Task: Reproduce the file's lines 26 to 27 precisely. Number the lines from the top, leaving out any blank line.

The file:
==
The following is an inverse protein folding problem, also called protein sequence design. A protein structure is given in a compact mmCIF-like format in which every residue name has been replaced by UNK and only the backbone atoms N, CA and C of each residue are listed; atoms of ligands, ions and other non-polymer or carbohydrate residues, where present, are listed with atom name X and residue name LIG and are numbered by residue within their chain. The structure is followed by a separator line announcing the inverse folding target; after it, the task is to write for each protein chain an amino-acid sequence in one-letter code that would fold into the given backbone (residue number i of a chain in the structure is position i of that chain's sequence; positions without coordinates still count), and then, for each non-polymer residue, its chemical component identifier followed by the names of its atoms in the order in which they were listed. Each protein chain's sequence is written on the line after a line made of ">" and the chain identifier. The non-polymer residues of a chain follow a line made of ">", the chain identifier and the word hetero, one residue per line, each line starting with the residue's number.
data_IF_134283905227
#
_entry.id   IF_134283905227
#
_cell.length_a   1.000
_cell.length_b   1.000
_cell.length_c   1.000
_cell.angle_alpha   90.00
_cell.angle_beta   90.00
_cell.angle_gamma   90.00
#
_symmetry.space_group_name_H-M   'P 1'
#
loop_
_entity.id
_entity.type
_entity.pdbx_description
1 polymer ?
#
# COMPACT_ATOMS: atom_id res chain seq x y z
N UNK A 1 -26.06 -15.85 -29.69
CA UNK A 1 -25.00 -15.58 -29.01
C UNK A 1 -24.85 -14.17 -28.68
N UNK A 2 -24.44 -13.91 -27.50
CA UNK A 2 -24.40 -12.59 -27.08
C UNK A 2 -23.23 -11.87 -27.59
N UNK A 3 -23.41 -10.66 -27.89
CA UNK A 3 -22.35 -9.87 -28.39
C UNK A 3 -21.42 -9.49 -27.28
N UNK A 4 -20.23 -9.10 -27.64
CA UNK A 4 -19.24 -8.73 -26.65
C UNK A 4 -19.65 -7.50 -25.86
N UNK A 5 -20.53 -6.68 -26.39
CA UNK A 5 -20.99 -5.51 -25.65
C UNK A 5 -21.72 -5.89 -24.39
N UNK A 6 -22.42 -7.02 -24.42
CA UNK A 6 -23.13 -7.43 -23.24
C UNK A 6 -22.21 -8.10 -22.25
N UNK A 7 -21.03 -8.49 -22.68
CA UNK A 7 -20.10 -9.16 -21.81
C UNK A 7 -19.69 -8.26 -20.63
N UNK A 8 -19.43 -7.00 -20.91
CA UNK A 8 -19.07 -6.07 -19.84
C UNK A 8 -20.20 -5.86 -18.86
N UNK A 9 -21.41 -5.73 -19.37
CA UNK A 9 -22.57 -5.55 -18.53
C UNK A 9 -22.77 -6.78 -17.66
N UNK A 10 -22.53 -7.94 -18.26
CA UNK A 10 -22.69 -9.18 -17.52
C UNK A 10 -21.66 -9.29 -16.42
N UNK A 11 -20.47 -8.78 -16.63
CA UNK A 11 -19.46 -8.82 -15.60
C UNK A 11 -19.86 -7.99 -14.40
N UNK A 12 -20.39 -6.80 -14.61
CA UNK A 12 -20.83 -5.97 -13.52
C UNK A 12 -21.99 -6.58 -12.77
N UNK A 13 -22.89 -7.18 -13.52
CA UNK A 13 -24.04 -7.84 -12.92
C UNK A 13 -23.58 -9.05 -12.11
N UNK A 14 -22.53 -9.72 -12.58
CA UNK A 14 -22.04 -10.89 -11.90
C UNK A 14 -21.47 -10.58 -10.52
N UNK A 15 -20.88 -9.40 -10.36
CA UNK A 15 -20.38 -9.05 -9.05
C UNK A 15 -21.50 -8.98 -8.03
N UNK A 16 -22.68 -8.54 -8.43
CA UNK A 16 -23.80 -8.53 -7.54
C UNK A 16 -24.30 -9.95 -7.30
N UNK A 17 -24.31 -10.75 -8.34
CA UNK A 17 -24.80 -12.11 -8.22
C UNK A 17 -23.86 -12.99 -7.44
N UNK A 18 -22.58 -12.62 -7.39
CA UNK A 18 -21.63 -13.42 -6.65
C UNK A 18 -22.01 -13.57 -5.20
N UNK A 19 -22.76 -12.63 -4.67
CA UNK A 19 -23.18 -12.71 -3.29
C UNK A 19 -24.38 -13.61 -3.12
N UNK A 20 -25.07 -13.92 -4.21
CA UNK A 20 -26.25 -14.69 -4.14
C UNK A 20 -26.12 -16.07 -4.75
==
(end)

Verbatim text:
CA UNK A 2 -24.40 -12.59 -27.08
C UNK A 2 -23.23 -11.87 -27.59